Lack of exposure to flu, cold viruses during pandemic could put kids at higher risk, doctors warn

As thousands of people return to offices, schools, and packed events, doctors say more sicknesses could start to spread. Medical experts warn that little ones may be the most at risk.

All of the precautions taken during the pandemic helped keep COVID-19 cases down and most other seasonal viruses away.

"Flu just dropped off, completely dropped off the map this flu season, there was basically none," said USF virologist Dr. Michael Teng.

For many, the masks are coming off and vigilance with hand hygiene is waning. Meanwhile, being together is more important than being six feet apart. 

As a result, doctors say more people are getting sick with colds and respiratory viruses.

"I’m really interested to see what happens with flu," Teng said. "Flu is the one to watch I think."

Experts say the lack of exposure to the flu during the pandemic could make folks more susceptible to the virus when it returns, meaning influenza outbreaks could be more widespread than normal or occur at unusual times of the year.

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Florida sees out-of-season surge in RSV in children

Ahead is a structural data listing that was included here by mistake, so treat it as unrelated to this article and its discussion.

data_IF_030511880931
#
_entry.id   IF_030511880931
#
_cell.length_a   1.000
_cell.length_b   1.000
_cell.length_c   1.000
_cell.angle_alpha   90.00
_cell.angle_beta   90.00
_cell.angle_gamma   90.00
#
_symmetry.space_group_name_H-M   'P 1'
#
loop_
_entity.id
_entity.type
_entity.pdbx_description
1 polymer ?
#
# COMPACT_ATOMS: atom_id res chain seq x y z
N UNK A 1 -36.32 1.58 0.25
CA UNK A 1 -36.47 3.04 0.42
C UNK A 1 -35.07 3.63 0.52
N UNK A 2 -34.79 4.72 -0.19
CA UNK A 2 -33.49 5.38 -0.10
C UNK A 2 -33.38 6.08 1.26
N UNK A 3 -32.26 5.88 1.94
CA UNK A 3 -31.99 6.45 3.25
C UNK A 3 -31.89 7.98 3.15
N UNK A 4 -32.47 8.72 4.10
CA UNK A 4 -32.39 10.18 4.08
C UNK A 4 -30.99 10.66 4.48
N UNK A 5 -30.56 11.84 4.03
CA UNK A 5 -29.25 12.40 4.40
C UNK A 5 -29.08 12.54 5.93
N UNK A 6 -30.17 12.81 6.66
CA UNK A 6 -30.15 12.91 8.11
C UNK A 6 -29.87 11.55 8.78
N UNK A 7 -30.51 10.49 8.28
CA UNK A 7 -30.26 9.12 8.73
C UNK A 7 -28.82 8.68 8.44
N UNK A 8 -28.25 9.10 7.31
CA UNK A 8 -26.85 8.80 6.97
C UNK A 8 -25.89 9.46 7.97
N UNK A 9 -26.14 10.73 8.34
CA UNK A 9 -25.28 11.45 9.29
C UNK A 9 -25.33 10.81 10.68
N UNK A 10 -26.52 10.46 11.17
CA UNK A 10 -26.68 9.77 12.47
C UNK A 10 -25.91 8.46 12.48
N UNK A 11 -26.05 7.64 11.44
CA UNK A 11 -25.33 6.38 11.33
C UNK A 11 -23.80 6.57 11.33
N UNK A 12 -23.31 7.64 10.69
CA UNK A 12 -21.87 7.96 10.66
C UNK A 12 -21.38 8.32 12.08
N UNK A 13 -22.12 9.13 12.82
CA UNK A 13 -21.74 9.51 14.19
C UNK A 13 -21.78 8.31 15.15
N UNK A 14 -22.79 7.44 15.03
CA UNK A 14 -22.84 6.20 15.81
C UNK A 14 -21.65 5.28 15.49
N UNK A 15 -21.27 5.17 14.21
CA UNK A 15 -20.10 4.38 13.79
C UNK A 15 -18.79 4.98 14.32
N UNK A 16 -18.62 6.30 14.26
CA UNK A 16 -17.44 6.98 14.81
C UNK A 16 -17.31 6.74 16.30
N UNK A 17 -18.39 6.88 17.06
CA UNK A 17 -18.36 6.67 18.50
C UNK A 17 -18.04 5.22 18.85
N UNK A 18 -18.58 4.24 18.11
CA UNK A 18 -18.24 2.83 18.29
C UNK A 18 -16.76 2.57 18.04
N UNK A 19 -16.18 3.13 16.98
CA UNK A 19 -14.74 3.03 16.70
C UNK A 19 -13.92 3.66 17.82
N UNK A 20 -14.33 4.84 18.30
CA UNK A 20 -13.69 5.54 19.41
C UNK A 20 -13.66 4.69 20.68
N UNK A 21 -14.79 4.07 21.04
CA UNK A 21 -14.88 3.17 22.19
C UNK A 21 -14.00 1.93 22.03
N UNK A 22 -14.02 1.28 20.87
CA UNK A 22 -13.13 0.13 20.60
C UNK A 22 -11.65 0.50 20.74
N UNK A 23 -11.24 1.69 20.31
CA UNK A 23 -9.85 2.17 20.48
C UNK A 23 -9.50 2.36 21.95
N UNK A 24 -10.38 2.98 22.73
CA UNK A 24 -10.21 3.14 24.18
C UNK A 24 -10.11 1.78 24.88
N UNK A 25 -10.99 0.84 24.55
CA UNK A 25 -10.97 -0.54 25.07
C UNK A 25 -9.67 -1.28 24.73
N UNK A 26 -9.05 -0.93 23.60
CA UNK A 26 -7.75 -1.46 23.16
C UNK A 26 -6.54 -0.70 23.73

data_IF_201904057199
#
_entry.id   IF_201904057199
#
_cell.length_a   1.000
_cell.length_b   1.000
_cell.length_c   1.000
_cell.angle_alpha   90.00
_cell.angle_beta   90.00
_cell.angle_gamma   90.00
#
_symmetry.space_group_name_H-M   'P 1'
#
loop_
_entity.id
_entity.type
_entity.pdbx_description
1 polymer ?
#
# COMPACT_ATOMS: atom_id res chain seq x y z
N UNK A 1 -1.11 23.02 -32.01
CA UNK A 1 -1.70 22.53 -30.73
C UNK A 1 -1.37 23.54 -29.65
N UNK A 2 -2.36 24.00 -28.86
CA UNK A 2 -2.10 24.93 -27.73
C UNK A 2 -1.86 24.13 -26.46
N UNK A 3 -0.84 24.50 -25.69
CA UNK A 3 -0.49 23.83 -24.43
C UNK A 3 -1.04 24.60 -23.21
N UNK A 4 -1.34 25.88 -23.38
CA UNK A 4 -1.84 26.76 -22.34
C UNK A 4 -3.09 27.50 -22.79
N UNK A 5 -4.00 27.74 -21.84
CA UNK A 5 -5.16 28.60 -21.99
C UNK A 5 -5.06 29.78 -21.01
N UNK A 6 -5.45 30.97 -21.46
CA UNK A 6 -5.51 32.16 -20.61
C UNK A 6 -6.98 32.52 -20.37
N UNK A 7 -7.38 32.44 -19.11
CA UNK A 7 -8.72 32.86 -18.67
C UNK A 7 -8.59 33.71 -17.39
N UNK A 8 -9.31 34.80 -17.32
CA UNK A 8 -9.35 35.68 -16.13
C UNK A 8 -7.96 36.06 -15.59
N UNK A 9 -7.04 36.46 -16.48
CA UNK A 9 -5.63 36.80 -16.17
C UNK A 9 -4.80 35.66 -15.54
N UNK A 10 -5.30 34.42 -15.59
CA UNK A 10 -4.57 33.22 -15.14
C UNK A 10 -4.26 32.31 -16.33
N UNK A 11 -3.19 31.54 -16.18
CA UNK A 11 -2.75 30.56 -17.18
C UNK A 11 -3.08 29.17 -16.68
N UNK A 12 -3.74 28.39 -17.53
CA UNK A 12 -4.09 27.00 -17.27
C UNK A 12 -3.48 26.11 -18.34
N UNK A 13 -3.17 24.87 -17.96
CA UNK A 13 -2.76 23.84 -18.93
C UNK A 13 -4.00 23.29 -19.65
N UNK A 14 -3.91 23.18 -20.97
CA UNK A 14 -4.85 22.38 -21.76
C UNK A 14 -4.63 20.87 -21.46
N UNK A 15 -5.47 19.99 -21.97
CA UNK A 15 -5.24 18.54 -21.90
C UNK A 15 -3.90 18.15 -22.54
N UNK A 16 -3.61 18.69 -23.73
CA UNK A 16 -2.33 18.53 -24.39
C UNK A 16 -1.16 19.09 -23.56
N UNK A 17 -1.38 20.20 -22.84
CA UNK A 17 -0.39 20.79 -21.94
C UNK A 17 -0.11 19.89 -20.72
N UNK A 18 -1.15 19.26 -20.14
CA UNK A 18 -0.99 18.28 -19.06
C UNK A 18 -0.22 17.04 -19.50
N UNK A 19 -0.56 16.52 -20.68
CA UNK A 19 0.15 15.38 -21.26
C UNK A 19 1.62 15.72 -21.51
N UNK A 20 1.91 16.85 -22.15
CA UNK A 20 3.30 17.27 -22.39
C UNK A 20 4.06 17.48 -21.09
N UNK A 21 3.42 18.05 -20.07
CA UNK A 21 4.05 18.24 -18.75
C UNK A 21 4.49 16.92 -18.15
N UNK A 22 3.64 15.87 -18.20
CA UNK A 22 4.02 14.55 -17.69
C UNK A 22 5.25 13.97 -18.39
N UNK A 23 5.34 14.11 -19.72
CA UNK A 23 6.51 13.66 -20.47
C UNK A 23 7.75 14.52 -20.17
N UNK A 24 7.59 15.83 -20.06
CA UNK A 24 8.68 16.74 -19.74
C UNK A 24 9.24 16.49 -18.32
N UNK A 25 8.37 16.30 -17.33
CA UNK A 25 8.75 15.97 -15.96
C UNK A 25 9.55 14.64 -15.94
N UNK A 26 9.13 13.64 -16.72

However, it is also possible the virus is less dangerous as it comes back, since it did not get the chance to mutate.

"The lack of genetic diversity of flu should lead to a milder flu season," explained Teng. "The truth is we don’t know what’s gonna happen."

Right now, Florida is seeing an out-of-season surge of RSV in children.  Little ones who were mainly home over the last year are now heading back to childcare or playgroups and being exposed.

"They’re the ones who probably haven’t seen the virus before so their immune system is completely naïve," Teng said.

Teng says parents need to be aware that a lack of immunity in infants and young children means a higher risk of infections and severe disease.

For everyone else, Teng says immunity to common illnesses should still be intact. 

"For most of these pathogens, missing one season isn’t really gonna change your immune system," he said.